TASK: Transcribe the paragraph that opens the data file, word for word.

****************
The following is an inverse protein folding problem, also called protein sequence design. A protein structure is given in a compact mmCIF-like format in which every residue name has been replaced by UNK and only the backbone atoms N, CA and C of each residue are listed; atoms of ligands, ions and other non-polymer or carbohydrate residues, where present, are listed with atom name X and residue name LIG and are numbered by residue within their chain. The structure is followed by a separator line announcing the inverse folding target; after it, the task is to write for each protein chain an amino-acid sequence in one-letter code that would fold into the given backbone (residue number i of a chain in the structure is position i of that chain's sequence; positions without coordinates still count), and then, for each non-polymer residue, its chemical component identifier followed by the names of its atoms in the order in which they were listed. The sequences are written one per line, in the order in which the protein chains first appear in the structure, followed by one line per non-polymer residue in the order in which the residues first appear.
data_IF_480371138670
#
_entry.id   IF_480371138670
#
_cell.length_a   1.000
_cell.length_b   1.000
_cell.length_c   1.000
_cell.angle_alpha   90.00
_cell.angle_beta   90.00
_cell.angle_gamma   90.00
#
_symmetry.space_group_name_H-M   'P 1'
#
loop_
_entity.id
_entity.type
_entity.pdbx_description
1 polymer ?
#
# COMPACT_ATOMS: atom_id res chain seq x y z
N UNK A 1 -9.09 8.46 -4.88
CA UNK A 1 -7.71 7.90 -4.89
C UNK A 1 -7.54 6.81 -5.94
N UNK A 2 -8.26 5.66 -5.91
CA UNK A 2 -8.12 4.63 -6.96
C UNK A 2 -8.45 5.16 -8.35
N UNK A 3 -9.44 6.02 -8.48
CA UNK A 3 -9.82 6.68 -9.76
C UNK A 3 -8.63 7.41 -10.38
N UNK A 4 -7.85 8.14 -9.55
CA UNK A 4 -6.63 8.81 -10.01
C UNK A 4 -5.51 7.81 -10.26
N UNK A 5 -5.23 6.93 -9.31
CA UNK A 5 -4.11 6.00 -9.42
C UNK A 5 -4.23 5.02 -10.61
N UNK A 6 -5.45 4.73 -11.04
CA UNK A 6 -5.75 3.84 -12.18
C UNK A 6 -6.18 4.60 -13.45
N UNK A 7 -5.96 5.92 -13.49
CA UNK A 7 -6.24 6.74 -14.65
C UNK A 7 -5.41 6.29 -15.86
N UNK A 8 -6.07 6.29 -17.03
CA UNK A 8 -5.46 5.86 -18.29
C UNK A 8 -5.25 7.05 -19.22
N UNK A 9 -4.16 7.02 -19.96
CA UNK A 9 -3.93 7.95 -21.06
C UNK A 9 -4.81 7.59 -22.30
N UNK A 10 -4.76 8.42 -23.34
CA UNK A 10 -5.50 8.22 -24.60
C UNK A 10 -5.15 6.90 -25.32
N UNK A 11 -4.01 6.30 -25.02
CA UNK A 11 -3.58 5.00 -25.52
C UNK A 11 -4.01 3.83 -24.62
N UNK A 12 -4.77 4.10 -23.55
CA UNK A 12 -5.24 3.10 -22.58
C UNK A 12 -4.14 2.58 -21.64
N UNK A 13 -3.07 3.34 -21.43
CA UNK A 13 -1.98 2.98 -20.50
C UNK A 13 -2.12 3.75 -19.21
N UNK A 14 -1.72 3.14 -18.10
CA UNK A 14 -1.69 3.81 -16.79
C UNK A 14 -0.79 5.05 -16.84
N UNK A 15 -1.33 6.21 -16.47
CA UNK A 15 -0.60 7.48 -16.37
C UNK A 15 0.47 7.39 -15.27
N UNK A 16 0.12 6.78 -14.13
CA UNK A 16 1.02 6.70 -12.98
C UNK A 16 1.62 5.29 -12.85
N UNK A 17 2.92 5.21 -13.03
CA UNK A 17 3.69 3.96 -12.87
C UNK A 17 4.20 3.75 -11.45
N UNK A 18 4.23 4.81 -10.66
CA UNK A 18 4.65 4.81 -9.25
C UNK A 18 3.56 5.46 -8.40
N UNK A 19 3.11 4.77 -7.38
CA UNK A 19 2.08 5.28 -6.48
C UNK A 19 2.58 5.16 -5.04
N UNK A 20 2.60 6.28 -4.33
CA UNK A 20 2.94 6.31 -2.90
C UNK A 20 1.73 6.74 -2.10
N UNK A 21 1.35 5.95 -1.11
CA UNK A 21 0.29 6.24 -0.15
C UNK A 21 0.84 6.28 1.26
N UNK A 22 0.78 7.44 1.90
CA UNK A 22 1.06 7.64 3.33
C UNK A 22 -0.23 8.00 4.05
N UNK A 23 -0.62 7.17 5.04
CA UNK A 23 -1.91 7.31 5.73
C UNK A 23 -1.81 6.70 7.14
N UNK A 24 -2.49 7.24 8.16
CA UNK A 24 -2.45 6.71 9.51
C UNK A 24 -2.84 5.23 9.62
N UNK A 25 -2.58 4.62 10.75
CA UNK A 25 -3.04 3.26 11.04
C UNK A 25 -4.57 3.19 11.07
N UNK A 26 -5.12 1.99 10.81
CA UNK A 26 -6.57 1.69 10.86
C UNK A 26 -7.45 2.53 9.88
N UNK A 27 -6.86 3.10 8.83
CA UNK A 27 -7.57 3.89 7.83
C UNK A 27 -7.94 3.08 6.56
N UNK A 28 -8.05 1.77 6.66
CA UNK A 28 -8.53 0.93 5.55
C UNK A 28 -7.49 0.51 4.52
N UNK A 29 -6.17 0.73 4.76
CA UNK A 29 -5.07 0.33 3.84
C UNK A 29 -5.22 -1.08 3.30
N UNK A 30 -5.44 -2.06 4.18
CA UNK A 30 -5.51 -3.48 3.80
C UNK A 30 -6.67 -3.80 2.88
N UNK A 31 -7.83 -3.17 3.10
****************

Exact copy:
The following is an inverse protein folding problem, also called protein sequence design. A protein structure is given in a compact mmCIF-like format in which every residue name has been replaced by UNK and only the backbone atoms N, CA and C of each residue are listed; atoms of ligands, ions and other non-polymer or carbohydrate residues, where present, are listed with atom name X and residue name LIG and are numbered by residue within their chain. The structure is followed by a separator line announcing the inverse folding target; after it, the task is to write for each protein chain an amino-acid sequence in one-letter code that would fold into the given backbone (residue number i of a chain in the structure is position i of that chain's sequence; positions without coordinates still count), and then, for each non-polymer residue, its chemical component identifier followed by the names of its atoms in the order in which they were listed. The sequences are written one per line, in the order in which the protein chains first appear in the structure, followed by one line per non-polymer residue in the order in which the residues first appear.